Home Investment 3 Compelling Reasons To Invest In Cyber Security – Part 1 – Forbes

3 Compelling Reasons To Invest In Cyber Security – Part 1 – Forbes

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Commencing with strategy and scope,

Security assessment will bring hope.

With impact and projections calculated,

Justification to the board will be validated.

Have you struggled to articulate the Return on Investment (ROI) in cyber security to the board?  If so, you’re not alone!  If you think GDPR is enough of a justification, think again! This 4-part article is pivotal in helping you justify security investment to protect your organisation in 2019.  I will suggest how you can make your case for the investment you need, as well as the key factors the board will be looking for in your case.  Remember, it’s crucial for security leaders to not only show the business value of security, but to express it in an articulate and compelling manner. I have planned for the entirety of this 4-part article to be published when the new year commences, so you will be ready to rock-and-roll with the board from day 1 of 2019.

Vice President Joe Biden, center, speaks to CEO’s during their meeting in the Eisenhower Executive Office Building in Washington, Friday Jan. 31, 2014. From left are Marie Lynch, President/CEO, Skills for Chicagoland’s Future, Marlena Sessions, CEO, Seattle/King County (Workforce Investment Board), Gene Sperling, Assistant to the President for Economic Policy and Director of National Economic Council, Vice President Biden, Labor Secretary Thomas Perez, Stefani Pashman, CEO, Pittsburgh (Workforce Investment Board), and Plinio Ayala, President/CEO, Per Scholas. (AP Photo/Jacquelyn Martin)ASSOCIATED PRESS

Those working closely with cyber security know there is no organisation that is 100% secure.  If you have not yet suffered a security breach, data leak, malware, Denial of Service attack, or other security issue, then congratulations! But this may actually adversely impact your chances of justifying an investment.  It must be understood that continued investment is necessary.

We face a constant battle in today’s mobile-connected world. There is an ever-increasing threat landscape.  Data breaches continue to hit headlines and GDPR has piled on the pressure for us to get security right.  Considering this, shouldn’t the board be throwing money into security investment? Perhaps.  But considering the delicate economic climate, cut-backs are being made and adequate security spend remains a challenge.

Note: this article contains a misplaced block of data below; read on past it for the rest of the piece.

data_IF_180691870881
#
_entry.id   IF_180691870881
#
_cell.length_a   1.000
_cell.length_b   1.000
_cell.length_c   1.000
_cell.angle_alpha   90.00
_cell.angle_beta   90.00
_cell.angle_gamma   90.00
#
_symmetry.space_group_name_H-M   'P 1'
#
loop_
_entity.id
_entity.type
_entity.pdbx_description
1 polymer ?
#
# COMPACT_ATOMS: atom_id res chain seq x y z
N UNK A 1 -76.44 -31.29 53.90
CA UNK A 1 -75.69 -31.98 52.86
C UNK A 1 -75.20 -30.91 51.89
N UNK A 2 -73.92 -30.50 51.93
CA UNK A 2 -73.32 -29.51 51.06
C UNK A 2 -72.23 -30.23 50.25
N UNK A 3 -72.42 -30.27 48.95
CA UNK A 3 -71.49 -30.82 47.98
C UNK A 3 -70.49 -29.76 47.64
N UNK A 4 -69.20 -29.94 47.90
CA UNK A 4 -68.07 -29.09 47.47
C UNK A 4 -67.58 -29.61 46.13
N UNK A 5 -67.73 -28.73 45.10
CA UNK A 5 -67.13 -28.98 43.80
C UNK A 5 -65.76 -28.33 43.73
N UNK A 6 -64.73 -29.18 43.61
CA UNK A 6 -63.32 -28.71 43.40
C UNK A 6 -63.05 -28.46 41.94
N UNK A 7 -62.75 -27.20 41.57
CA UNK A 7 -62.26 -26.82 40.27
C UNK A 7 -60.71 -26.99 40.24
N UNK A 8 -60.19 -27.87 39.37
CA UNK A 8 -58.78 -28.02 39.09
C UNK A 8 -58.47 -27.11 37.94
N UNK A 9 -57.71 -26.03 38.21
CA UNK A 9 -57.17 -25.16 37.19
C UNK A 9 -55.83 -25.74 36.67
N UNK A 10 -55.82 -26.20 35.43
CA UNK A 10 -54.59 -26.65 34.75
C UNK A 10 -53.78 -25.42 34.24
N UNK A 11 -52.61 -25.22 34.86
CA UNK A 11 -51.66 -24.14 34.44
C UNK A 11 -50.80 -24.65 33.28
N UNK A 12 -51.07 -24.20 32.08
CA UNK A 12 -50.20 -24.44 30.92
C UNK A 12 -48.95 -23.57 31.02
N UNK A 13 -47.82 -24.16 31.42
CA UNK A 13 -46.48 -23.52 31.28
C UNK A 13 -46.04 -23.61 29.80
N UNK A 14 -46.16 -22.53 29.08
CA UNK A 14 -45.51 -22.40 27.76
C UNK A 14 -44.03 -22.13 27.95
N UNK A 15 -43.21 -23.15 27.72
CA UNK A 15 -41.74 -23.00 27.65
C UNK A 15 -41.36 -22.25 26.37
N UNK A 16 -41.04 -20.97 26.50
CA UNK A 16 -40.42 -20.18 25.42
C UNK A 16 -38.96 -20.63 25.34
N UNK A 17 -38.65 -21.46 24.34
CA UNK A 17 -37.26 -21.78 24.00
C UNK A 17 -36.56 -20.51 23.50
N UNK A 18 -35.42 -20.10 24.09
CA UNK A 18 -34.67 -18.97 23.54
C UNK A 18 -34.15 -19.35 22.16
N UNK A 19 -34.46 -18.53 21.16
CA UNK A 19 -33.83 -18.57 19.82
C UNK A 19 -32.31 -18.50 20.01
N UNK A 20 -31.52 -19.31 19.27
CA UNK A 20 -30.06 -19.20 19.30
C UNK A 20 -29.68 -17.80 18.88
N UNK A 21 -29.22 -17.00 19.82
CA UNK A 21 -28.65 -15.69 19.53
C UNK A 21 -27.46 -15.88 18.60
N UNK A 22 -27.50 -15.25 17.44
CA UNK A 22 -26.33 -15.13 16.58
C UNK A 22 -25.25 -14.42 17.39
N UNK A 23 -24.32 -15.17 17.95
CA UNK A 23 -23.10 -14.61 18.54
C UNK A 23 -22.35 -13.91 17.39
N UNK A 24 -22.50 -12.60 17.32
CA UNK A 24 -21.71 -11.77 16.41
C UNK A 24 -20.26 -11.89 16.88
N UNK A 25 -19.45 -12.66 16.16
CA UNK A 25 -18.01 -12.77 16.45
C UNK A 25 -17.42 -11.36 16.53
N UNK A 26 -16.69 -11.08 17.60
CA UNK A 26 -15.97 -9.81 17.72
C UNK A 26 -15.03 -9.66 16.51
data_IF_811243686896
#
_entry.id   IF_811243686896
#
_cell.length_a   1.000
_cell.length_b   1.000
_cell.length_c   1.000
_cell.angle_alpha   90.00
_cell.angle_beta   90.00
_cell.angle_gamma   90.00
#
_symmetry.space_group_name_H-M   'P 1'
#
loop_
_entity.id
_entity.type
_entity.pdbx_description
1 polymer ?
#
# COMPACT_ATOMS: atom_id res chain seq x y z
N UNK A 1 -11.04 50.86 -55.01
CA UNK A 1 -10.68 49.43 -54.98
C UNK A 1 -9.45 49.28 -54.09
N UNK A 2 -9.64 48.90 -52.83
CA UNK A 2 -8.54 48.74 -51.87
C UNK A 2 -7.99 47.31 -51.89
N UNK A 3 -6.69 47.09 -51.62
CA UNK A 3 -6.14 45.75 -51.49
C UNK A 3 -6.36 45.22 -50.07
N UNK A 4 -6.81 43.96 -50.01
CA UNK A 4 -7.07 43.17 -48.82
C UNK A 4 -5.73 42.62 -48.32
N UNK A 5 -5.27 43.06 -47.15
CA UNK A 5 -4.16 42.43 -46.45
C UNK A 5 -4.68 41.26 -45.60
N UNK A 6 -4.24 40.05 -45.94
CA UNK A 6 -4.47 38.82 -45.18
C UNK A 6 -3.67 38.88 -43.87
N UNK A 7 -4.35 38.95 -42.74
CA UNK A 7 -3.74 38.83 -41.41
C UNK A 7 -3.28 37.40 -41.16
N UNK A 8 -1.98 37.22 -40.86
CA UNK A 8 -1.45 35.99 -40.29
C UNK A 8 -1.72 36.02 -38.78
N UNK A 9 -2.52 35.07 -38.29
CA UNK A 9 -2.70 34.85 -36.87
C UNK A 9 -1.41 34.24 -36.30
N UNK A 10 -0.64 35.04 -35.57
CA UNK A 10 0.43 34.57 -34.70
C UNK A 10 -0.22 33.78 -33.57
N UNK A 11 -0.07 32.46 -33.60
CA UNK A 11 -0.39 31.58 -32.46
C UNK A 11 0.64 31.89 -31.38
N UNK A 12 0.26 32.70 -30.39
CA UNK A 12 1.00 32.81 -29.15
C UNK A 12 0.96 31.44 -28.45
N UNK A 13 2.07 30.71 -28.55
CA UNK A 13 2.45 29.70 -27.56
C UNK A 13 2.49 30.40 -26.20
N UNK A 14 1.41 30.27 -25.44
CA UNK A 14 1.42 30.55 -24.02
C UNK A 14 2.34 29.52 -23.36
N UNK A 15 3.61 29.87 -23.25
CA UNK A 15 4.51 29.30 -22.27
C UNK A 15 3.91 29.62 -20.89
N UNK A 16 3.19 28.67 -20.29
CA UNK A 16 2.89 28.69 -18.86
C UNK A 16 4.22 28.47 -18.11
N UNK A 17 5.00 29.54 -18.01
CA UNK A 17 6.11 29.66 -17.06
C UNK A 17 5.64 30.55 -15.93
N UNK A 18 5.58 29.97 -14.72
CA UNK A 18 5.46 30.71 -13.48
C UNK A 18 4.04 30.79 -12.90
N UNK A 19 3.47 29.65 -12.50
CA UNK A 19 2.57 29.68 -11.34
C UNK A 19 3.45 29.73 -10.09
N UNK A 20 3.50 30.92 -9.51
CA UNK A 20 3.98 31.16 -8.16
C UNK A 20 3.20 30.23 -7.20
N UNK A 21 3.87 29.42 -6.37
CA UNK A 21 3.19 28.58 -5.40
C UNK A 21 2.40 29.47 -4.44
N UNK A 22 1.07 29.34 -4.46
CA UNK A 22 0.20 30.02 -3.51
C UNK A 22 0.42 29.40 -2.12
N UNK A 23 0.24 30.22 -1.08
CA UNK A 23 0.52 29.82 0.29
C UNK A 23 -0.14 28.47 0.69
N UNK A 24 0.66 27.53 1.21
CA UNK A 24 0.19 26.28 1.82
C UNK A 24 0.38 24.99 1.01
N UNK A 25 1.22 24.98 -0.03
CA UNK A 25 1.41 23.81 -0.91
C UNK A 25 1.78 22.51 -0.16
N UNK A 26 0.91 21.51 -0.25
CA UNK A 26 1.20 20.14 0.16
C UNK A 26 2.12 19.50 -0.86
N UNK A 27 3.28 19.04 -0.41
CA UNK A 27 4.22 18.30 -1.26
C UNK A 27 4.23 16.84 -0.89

In an ideal world, security spend should be in line with the cost of a security breach and the resulting activities including response, recovery and business continuity.  But if you’re like most businesses, you won’t have a large security team available; external security experts will be required.  According to IBM, the average cost of a data breach is $3.86 million, with an average value of $148 per record.

Step 1: Assess & Prioritise Risks

To justify the investment in security, you must assess and prioritise your organisation’s risks.

Risks cannot be completely eliminated, only mitigated.  Security professionals will need to determine the risks adequately addressed by current controls, the remaining security gaps, whether risks are sufficiently prioritised, and the level of remaining risk exposure.

This is accomplished via risk assessment.  The process may appear to be complex, but keeping it simple is key.  It involves identifying the assets, vulnerabilities, threats, risk scenarios, their likelihood of occurring, and potential impact.  This information will help to quantify potential risks to the board. By accurately assessing risks for your organisation, you will be able to prepare a roadmap for eliminating the critical security gaps and build a coherent argument for security investment.

The process of a risk assessment involves security professionals carrying out the following stages:

  • Scope: The scope of the assessment, network/infrastructure layout, and assets are determined. This is achieved by holding high-level risk workshops, questionnaires, and interviews stakeholders.

It is worth noting that your organisation’s assets are wide-ranging.  The assets can cover people, the premises, and the information they’re responsible for handling.  Understanding which of these assets are critical to your organisation’s existence and operation should be the starting point at this stage.

  • Assessment: A risk workshop will help to identify and prioritise business risks, system vulnerabilities, threats, business impact and likelihood of occurrence.  Security controls will then be identified, assessed, and followed by recommendations.

Tools such as intrusion detection systems, malware scanners and log analysers can help determine where security issues currently exist within the organisation.  Firewall logs can identify internal and external data flow.  Having this information available can be very useful as supporting evidence for security investment decisions.

  • Presentation to the board: The information from Part 1 to Part 4 is presented to the board, typically in the form of a report and a presentation.  In the meantime, there are still some crucial steps to advise you on!

While a risk assessment is essential, it can only provide a snapshot of risks at a particular point in time.  Therefore, a risk assessment should be a continuous activity, conducted at least once every two years.

For step 2 and beyond, the information will be published shortly.

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